Sunday, November 20, 2016 – 34.34 km
The wind picked up last night and I was too cold in only my sleeping bag, so I relented and pitched my tent. I thought when I woke up that the air felt strangely warm – the Mount Compass forecast was for a high in the lower twenties when I last checked – but I didn’t start genuinely wondering until I had been walking for awhile and warm had progressed to hot and hot had progressed to scalding. I checked the forecast for Myponga, which was closer than Mount Compass. And it said… high of 31??!!! And I had 35 km to walk! First things first, I was going to run out of water. I decided that I was morally fine with stealing a litre of water, and hopped a fence to take some from a rainwater tank. Unfortunately the tank had no spigot. Crime averted.
The first streams I saw were scummy or oily. If you want me to drink you, at least attempt to hide your pollution. I noticed that a ‘Wild Dog Creek’ was marked in the map elevation profile. You might think something like ‘If it’s noted on the elevation profile, maybe it’s a good water source’, but remember, these are the maps that can’t distinguish walking trail from following a fence. I figured that I would be lucky if the creek wasn’t an effluent pipe, but kept it in my mind as a potential source if I didn’t see anything better first.
Yulte Conservation Park was lovely but all up and down. Difficult walking, especially in the heat, and I almost fell a few times since the soles of my boots are worn down almost to uselessness. I removed my shirt and tucked my bandana into my sports bra for more modesty. You know how when you’re sweating and you brush against ferns or other soft plants and it smears the sweat and feels nice and cool? Well, this was not like that. The plants were all prickly and gougey on my poor flesh.
The route turned to roads after the conservation park. I missed a turn and walked to Myponga Reservoir. Seeing the reservoir was nice (I hadn’t seen a decent lake in a long time) but having made a mistake on such a long, tortuously hot day was frustrating. Heysen’s Rest B&B was nearby and I considered taking a hit to my budget by retreating there, but no one answered my phone call and the property was blocked by a locked gate. I walked on.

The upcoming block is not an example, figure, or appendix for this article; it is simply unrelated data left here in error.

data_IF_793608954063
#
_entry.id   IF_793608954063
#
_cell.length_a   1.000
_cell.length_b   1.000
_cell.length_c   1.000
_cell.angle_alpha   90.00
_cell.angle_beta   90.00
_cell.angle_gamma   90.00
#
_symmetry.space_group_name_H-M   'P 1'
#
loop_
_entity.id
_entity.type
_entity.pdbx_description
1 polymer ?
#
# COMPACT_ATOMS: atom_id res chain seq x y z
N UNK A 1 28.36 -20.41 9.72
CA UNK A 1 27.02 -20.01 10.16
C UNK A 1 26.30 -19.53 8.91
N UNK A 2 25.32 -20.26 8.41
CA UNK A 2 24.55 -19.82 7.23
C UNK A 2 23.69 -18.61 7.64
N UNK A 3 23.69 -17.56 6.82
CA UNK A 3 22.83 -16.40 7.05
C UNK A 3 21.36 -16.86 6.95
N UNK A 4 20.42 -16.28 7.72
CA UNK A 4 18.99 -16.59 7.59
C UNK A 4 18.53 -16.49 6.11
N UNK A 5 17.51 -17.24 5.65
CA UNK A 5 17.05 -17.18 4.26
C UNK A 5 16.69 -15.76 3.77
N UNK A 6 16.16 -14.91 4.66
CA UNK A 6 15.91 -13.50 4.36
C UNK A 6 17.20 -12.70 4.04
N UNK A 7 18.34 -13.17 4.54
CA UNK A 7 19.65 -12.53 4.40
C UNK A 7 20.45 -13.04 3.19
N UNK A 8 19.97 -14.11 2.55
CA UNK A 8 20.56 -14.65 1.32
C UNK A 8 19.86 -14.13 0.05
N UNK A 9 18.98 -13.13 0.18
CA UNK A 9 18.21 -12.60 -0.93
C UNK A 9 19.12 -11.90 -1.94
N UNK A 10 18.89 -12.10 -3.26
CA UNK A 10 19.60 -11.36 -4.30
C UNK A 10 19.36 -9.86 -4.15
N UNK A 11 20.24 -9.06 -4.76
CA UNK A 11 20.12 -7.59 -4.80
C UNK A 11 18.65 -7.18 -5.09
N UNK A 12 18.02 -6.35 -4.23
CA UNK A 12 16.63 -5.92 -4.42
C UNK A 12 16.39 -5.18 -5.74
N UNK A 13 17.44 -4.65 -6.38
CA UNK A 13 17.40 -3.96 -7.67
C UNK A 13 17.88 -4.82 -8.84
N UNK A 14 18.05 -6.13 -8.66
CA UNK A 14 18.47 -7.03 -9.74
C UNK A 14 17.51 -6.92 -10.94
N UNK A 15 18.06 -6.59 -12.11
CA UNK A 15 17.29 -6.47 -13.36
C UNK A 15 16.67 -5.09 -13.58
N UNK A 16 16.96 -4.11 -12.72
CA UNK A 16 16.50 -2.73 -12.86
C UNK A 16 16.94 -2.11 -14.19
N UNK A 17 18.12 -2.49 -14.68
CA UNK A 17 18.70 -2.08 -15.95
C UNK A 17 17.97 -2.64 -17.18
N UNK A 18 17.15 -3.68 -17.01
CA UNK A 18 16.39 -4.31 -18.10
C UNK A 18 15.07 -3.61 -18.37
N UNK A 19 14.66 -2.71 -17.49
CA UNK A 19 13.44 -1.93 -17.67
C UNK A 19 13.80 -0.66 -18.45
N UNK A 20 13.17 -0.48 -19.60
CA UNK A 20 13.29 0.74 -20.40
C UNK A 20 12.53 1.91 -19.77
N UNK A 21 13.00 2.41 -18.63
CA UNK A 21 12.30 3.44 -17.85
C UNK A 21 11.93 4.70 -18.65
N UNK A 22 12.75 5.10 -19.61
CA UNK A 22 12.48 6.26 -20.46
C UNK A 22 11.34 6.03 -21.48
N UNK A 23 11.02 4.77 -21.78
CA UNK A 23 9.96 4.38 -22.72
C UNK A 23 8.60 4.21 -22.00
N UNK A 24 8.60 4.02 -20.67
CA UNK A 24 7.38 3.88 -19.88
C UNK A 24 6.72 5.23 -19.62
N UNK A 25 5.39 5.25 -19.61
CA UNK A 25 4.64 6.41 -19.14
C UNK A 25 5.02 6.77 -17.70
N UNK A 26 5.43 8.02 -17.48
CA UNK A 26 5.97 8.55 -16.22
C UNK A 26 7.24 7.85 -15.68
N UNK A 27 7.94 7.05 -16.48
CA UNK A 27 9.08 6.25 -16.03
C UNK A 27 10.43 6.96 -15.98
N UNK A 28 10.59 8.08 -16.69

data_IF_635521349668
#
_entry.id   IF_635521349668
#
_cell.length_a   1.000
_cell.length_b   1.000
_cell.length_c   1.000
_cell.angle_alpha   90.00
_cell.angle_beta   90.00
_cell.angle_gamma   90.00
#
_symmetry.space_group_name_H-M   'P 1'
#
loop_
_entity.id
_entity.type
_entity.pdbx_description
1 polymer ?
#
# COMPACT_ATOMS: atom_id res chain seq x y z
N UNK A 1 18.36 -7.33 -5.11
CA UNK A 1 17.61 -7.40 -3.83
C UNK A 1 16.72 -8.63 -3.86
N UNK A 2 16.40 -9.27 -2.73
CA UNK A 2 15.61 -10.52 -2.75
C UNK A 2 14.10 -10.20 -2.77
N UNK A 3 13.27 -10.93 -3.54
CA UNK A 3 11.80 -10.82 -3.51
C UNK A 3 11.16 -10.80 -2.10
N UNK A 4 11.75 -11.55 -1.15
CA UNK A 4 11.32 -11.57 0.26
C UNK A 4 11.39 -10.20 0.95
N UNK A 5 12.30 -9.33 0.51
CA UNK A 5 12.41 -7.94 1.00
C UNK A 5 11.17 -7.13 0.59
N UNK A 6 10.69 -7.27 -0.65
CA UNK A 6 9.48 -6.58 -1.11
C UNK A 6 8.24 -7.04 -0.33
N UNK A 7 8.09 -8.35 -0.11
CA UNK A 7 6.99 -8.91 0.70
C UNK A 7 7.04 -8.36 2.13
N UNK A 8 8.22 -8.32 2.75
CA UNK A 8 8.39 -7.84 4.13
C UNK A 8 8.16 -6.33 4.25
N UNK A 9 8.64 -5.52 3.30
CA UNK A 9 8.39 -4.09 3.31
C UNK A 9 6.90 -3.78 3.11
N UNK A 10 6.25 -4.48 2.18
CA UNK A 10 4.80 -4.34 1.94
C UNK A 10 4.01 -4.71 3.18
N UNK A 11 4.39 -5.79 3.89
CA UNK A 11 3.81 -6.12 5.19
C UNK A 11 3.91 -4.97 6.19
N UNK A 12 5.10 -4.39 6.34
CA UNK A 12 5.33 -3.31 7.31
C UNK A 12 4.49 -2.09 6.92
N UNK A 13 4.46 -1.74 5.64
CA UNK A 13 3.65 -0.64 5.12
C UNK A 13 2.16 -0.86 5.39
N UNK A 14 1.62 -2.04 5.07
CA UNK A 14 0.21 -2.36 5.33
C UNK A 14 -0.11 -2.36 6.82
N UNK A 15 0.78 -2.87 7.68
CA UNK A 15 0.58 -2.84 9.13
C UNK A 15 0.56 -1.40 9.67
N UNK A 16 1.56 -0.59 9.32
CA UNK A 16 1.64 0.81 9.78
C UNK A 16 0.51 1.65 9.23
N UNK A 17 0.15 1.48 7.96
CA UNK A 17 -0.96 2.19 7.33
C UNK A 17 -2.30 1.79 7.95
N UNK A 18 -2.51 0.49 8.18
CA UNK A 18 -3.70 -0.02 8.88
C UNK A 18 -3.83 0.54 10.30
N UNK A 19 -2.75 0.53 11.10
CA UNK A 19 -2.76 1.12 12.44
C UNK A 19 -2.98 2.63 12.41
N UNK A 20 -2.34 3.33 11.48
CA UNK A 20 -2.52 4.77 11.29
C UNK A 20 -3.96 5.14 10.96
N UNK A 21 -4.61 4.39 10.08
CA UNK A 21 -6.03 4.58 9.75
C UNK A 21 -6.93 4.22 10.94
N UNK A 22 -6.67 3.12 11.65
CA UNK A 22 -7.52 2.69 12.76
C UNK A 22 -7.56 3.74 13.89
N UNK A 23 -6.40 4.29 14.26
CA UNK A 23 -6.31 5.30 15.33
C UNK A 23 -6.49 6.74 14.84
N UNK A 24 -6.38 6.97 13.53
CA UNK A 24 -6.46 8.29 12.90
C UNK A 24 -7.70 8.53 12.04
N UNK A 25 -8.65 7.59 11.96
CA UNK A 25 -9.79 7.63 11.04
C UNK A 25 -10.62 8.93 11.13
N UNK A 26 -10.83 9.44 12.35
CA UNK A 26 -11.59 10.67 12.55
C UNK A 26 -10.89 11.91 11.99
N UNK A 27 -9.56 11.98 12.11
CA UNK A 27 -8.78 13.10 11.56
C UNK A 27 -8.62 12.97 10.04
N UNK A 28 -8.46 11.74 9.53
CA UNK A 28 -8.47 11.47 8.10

Myponga Conservation Park was even prettier than Yulte CP, but the same tough walking. Wild Dog Creek was decent though, containing algae but no scum or oiliness, and it was flowing well. I ended up drinking two litres of water from there (filtered), so hopefully there was nothing too unsavory in it. Just the normal microplastics, cow feces, birth control pills, etc.
Steep climb down to Inman Valley from Sugarloaf Hill (I mention this only because I wanted to write ‘sugarloaf’). A sign indicated that water is available in Inman Valley, and the map also says so, but there are no public washrooms and the store closes at 5:00 PM. I still had creek water, so I passed by. I don’t like walking in the dark, but figured it would be okay in this case since the last part of the day was on road – I had forgotten that the trail had been rerouted through the hills. Luckily I was able to complete the cross-country portion before dark. A few cows started trotting towards me but stopped when I ran away.
The sun was down by the time I reached the woods. No problems following the signage in the dark. Robinson Hill Campsite has a flat tentsite and gives the impression of having a nice view in the daylight. I had previously decided that I was going to sleep on the tank bench, but the campsite was hosting a wide variety of insects, including a hardcore centipede 6-7 inches long and dozens of annoying flying bugs that kept launching themselves at my face because of my headlamp.
I pitched my tent for some peace, but the door was unzipped and a bucket of bugs got inside just during the pitching process. I took down the tent to turn it inside out, leaving the stakes in the ground to re-pitch the tent in the same position, but then had trouble finding the stakes again in the dark. Seeing some predators at work, a spider and a huge ant killing the flying insects, provided some consolation.